Hongkong & Shanghai Bank, Bombay (1913) - lagacy of British baniking

Hong Kong Shanghai Bank buildin, Mumbai. Flickr

Hongkong & Shanghai Bank founded originally in Shanghai, China to cater to the needs of China-based trade and commercial activities of the British businessmen based in HongKong and Shanghai in the 19th century, over a short period of time it  a pre-eminent position as one of a few best Colonial banks in Asia. With the opening of the  Suez Canal and ever-increasing cotton trade, Bombay became a boom town in the 1850s. Bombay's strategic location and heavy trade activities attracted the attention of many banks. H & S Bank opened its branch in  Bombay in 1869; its first Indian branch being at Calcutta in 1867.

Both Bombay and HongKong were busy trading centres and shared a common colonial heritage through trading and business activities. The link between these two cities grew stronger when the British mercantile activities were at peak. 

In the 19th century the greedy British  business men supported by the British government were actively involved in opium trade with China and forced the Chinese to become major importers of opium from India. British Bob saw to it that as many Chinese were high on opium as possible. H & S Bank openly played a crucial  role as a source of funding for the huge  trade of opium into the Chinese markets in the ninetieth century. Ultimately, the Chinese government became furious and this led to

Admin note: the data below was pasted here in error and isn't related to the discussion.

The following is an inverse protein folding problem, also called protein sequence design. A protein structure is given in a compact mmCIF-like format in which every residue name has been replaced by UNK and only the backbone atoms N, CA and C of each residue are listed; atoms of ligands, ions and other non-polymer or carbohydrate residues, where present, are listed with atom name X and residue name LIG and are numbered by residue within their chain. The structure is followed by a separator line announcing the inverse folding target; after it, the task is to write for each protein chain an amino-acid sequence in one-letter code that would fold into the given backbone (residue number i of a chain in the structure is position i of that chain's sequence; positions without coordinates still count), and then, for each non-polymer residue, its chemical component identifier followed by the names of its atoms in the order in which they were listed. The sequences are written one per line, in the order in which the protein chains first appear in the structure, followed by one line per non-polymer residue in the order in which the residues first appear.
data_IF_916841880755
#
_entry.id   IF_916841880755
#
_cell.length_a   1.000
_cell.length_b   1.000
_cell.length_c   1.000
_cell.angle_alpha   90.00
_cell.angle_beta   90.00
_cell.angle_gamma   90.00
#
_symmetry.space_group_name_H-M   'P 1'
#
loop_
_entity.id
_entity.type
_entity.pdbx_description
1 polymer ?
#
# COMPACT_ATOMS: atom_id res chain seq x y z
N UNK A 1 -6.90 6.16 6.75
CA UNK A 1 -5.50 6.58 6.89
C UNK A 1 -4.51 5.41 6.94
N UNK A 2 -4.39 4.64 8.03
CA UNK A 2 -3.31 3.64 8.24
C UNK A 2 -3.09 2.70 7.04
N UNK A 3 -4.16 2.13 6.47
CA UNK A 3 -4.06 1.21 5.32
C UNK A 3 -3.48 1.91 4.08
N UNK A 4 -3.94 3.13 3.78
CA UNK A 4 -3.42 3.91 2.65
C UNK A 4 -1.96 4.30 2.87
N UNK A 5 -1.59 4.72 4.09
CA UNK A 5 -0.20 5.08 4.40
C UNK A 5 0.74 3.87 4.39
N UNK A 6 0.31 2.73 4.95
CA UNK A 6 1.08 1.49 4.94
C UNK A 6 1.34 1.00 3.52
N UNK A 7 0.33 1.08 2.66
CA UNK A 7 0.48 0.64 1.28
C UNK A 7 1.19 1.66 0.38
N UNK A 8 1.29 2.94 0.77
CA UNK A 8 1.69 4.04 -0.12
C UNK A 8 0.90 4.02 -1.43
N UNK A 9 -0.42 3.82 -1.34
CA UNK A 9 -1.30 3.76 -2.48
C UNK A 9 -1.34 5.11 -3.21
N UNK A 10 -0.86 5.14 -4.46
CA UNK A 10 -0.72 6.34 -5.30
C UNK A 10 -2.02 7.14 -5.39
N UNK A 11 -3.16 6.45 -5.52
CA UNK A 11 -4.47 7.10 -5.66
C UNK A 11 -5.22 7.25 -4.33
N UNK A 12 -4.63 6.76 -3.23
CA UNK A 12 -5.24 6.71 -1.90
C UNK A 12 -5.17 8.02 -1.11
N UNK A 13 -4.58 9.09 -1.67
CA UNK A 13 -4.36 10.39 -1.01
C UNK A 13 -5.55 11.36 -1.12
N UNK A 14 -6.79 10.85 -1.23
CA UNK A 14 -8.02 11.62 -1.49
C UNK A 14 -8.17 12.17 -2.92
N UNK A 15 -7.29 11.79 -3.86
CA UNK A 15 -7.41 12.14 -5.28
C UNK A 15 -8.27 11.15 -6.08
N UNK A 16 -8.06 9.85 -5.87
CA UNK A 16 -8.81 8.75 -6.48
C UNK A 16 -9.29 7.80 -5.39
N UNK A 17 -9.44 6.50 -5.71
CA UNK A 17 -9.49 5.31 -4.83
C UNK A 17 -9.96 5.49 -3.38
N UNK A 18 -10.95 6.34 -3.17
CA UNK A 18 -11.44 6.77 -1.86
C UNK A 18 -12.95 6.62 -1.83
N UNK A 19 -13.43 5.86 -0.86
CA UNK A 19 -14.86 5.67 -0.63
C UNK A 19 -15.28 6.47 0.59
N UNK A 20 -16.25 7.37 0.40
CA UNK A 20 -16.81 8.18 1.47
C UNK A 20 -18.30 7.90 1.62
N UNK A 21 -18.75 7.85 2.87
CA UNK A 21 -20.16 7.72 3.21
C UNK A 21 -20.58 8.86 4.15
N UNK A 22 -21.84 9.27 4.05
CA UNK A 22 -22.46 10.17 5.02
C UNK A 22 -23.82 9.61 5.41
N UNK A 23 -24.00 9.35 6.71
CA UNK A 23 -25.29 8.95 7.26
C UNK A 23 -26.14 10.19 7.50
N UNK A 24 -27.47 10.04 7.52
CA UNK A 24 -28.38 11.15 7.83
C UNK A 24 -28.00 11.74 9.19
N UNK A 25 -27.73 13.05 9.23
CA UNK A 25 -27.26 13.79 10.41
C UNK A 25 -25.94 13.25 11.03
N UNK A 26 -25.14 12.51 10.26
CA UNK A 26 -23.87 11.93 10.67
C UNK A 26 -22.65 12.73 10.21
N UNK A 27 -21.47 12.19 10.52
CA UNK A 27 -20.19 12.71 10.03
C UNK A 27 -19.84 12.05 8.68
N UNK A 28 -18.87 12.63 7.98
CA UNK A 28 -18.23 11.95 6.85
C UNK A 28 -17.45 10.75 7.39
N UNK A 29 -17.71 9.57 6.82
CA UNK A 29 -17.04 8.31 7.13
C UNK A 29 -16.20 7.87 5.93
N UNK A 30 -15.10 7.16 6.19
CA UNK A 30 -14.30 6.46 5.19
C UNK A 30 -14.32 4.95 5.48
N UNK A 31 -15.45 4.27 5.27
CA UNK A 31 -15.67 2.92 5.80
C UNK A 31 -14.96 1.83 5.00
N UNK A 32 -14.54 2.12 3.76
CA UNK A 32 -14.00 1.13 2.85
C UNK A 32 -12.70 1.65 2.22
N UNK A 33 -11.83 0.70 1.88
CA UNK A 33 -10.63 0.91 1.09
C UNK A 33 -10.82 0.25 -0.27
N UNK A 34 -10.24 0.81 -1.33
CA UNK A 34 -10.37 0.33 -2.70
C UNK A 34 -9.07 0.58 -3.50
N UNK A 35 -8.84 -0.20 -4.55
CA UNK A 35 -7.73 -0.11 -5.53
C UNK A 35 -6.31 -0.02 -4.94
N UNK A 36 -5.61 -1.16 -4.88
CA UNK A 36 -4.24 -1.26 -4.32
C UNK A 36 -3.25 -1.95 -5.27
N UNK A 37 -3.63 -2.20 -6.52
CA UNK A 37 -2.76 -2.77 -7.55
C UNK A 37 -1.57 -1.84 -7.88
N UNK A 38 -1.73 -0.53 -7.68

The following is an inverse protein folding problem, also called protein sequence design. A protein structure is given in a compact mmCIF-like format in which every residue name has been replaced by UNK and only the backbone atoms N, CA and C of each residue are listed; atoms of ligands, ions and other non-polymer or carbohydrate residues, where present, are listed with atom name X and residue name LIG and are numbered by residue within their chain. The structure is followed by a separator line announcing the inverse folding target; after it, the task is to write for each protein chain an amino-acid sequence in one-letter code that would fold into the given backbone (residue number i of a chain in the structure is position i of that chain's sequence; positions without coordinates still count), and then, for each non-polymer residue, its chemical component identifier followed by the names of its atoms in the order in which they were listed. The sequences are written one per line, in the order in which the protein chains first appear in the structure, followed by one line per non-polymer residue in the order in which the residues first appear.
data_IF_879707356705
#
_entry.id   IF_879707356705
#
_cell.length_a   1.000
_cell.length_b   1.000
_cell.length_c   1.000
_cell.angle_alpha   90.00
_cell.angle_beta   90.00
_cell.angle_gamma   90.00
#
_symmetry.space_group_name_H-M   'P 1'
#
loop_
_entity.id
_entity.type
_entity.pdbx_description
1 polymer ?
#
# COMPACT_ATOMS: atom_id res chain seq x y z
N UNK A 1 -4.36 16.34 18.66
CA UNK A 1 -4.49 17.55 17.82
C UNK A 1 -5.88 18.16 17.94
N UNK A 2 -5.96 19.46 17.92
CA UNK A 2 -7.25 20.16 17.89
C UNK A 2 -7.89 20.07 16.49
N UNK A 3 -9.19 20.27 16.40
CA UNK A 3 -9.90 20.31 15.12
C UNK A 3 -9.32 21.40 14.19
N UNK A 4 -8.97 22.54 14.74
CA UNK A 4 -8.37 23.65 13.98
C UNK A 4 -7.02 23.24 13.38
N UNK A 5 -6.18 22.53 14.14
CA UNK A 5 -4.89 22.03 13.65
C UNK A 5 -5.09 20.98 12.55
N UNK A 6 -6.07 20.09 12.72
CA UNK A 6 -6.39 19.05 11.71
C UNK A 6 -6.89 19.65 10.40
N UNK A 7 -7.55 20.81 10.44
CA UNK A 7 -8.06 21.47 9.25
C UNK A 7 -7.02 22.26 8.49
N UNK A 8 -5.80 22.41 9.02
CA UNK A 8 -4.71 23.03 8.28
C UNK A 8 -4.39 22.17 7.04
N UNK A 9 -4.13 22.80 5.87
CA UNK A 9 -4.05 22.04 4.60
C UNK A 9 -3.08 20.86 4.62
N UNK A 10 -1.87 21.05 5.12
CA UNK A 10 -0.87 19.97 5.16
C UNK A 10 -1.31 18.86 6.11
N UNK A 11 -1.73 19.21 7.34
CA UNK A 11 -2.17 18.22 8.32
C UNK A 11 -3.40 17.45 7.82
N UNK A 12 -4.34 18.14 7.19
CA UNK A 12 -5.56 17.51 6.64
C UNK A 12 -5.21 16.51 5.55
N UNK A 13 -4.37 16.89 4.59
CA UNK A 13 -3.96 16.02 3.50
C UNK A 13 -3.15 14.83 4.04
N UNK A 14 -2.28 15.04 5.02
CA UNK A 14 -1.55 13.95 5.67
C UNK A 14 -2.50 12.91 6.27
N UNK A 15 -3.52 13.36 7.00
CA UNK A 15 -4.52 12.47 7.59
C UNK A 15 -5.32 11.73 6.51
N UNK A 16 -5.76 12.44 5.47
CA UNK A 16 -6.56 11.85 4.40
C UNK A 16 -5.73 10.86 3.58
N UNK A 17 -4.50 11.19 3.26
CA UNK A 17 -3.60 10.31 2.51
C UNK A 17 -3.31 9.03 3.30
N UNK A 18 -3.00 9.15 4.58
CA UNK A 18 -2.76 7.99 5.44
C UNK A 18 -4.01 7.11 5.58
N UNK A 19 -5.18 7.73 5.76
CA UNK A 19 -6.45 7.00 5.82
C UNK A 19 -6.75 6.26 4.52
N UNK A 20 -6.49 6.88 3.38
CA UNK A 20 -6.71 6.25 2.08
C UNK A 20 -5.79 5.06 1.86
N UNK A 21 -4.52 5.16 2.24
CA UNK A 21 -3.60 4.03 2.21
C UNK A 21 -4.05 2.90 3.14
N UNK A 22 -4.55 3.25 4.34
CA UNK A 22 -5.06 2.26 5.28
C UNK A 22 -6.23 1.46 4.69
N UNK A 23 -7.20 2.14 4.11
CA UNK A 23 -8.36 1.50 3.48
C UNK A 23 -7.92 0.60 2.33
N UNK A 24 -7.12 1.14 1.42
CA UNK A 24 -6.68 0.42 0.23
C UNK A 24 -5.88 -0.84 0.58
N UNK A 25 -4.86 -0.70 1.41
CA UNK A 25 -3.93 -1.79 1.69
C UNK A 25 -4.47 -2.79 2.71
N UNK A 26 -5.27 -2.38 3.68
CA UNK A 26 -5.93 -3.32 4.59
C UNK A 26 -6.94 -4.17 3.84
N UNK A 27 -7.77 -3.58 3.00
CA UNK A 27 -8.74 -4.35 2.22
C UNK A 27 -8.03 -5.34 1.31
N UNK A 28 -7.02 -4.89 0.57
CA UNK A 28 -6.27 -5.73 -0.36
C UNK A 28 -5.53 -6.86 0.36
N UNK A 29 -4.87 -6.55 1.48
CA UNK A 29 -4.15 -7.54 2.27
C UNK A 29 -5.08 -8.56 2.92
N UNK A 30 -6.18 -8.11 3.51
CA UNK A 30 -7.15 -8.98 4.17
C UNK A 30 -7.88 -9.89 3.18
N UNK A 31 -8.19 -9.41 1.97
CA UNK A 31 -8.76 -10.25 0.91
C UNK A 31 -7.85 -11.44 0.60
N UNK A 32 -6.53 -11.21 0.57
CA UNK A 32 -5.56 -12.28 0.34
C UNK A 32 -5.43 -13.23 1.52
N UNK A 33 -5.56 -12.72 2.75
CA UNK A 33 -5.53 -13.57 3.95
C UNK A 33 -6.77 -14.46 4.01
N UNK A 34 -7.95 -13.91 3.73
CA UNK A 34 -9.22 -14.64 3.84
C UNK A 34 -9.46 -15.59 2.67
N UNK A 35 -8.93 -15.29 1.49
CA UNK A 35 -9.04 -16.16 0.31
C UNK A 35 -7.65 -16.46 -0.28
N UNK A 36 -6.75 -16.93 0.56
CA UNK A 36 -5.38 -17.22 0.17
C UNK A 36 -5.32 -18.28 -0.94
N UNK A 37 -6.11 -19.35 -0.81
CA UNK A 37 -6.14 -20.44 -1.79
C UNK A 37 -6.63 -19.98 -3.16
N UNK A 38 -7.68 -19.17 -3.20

1858 Anglo-Chinese War.

 Some Indian business families took advantage of opium export to China  and were shamefully involved in this unethical opium trade and made a bundle. It was out and out an unscrupulous trading activity on the part of British India. So profitable and lucrative was this trade in financial terms, that by 1891, the income derived from opium export to China accounted for one-seventh of all budgetary income for the Government of India. Yet another forgotten chapter in Indian history is the Indian farmers were forced by the British to raise opium on their lands. In many cases, there was outright purchase of lands under duress from the British at a cheap rate. The British made profits at both ends in India and in China. The Hongkong & Shanghai Bank was never in the red in the colonial period  and became the first bank to take advantage of the enormous profits involved in  drug-peddling. 

The H & S Bank building on Church Gate street, Fort, in Mumbai is a beautiful architecturally colonial building  using neo-classical features on an Italianate frame. Made of  buff coloured Kurla stone, the  style is similar to  many of the Edwardian buildings in the city. The unusual feature is the arcaded ground floor loggias that are similar to those along Hornby Road and give protection for pedestrians from rain and sun.